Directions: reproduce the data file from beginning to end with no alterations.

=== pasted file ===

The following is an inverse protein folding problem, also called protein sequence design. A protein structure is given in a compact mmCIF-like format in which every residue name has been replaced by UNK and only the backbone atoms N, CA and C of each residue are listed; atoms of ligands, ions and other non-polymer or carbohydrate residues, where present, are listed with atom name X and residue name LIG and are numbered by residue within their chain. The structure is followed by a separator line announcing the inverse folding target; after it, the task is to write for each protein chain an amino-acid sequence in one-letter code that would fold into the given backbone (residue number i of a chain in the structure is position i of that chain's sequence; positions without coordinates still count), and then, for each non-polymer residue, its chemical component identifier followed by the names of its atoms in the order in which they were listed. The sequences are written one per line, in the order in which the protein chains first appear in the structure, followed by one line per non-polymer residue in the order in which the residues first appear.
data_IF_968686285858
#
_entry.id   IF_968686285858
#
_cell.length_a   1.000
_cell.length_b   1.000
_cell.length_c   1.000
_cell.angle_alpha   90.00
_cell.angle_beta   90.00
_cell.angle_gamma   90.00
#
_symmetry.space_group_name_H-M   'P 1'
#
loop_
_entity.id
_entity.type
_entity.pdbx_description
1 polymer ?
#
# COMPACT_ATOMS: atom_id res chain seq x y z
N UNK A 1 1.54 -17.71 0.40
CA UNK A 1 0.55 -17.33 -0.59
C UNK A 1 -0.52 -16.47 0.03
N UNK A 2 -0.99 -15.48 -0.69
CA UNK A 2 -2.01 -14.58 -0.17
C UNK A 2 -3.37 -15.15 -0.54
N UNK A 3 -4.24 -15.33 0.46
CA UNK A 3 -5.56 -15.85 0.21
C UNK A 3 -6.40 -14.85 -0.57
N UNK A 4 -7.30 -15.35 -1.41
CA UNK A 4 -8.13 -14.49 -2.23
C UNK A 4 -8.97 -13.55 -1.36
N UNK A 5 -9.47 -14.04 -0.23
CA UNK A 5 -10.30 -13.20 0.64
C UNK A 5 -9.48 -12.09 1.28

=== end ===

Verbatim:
The following is an inverse protein folding problem, also called protein sequence design. A protein structure is given in a compact mmCIF-like format in which every residue name has been replaced by UNK and only the backbone atoms N, CA and C of each residue are listed; atoms of ligands, ions and other non-polymer or carbohydrate residues, where present, are listed with atom name X and residue name LIG and are numbered by residue within their chain. The structure is followed by a separator line announcing the inverse folding target; after it, the task is to write for each protein chain an amino-acid sequence in one-letter code that would fold into the given backbone (residue number i of a chain in the structure is position i of that chain's sequence; positions without coordinates still count), and then, for each non-polymer residue, its chemical component identifier followed by the names of its atoms in the order in which they were listed. The sequences are written one per line, in the order in which the protein chains first appear in the structure, followed by one line per non-polymer residue in the order in which the residues first appear.
data_IF_968686285858
#
_entry.id   IF_968686285858
#
_cell.length_a   1.000
_cell.length_b   1.000
_cell.length_c   1.000
_cell.angle_alpha   90.00
_cell.angle_beta   90.00
_cell.angle_gamma   90.00
#
_symmetry.space_group_name_H-M   'P 1'
#
loop_
_entity.id
_entity.type
_entity.pdbx_description
1 polymer ?
#
# COMPACT_ATOMS: atom_id res chain seq x y z
N UNK A 1 1.54 -17.71 0.40
CA UNK A 1 0.55 -17.33 -0.59
C UNK A 1 -0.52 -16.47 0.03
N UNK A 2 -0.99 -15.48 -0.69
CA UNK A 2 -2.01 -14.58 -0.17
C UNK A 2 -3.37 -15.15 -0.54
N UNK A 3 -4.24 -15.33 0.46
CA UNK A 3 -5.56 -15.85 0.21
C UNK A 3 -6.40 -14.85 -0.57
N UNK A 4 -7.30 -15.35 -1.41
CA UNK A 4 -8.13 -14.49 -2.23
C UNK A 4 -8.97 -13.55 -1.36
N UNK A 5 -9.47 -14.04 -0.23
CA UNK A 5 -10.30 -13.20 0.64
C UNK A 5 -9.48 -12.09 1.28